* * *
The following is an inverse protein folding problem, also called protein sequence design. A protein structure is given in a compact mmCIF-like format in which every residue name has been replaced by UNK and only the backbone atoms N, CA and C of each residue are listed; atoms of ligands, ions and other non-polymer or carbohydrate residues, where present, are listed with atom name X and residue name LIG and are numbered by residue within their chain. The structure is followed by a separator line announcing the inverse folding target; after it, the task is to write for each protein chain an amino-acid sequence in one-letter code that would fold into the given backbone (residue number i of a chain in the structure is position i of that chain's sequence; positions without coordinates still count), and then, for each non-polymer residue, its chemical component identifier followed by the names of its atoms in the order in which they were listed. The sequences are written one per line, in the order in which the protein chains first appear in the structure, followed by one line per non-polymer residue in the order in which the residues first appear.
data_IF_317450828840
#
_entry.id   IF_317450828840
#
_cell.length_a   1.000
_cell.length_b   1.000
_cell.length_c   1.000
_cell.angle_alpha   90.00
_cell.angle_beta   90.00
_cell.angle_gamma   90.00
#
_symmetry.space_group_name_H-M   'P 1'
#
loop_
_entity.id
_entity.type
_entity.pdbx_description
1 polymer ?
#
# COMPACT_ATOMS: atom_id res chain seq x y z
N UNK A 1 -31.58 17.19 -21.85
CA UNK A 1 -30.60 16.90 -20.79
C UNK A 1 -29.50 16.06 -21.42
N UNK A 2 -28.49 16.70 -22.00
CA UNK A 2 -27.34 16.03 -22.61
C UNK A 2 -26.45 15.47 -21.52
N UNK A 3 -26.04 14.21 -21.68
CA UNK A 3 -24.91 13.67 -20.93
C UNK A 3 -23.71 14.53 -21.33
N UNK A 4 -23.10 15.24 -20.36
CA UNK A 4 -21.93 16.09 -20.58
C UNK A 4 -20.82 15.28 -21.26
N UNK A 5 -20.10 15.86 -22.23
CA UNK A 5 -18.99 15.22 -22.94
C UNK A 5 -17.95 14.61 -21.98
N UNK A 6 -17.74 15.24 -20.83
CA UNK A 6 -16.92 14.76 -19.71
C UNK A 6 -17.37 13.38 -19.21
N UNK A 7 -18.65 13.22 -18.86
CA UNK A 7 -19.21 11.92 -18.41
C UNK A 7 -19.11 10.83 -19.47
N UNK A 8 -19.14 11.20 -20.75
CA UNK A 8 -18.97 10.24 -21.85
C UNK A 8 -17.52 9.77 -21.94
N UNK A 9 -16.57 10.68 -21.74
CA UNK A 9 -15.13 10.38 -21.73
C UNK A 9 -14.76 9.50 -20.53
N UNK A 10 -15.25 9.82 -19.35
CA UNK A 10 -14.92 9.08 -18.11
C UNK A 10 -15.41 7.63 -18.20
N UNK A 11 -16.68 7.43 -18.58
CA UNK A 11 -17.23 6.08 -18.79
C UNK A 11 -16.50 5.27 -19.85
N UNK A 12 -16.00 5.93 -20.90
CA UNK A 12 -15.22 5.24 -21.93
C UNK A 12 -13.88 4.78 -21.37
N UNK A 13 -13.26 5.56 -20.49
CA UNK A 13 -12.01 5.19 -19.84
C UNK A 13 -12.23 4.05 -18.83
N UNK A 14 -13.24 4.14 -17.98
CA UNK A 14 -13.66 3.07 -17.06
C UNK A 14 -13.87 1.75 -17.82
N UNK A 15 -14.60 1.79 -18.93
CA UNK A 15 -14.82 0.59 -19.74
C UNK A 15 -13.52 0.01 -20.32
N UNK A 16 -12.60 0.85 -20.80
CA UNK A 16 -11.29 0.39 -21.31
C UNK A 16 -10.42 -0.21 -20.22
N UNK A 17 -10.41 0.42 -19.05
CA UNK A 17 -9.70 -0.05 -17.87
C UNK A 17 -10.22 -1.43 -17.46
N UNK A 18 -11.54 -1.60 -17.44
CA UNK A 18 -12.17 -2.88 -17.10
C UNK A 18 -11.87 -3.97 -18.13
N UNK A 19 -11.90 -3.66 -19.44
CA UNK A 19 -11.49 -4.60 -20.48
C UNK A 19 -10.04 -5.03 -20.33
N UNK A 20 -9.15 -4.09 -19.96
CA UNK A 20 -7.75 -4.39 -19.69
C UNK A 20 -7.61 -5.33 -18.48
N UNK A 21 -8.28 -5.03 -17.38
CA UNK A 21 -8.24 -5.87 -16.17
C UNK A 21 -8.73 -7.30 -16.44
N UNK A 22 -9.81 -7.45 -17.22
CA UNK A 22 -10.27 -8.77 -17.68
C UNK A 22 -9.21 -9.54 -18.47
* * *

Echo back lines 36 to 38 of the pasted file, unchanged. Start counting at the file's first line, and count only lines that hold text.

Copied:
C UNK A 5 -17.95 14.61 -21.98
N UNK A 6 -17.74 15.24 -20.83
CA UNK A 6 -16.92 14.76 -19.71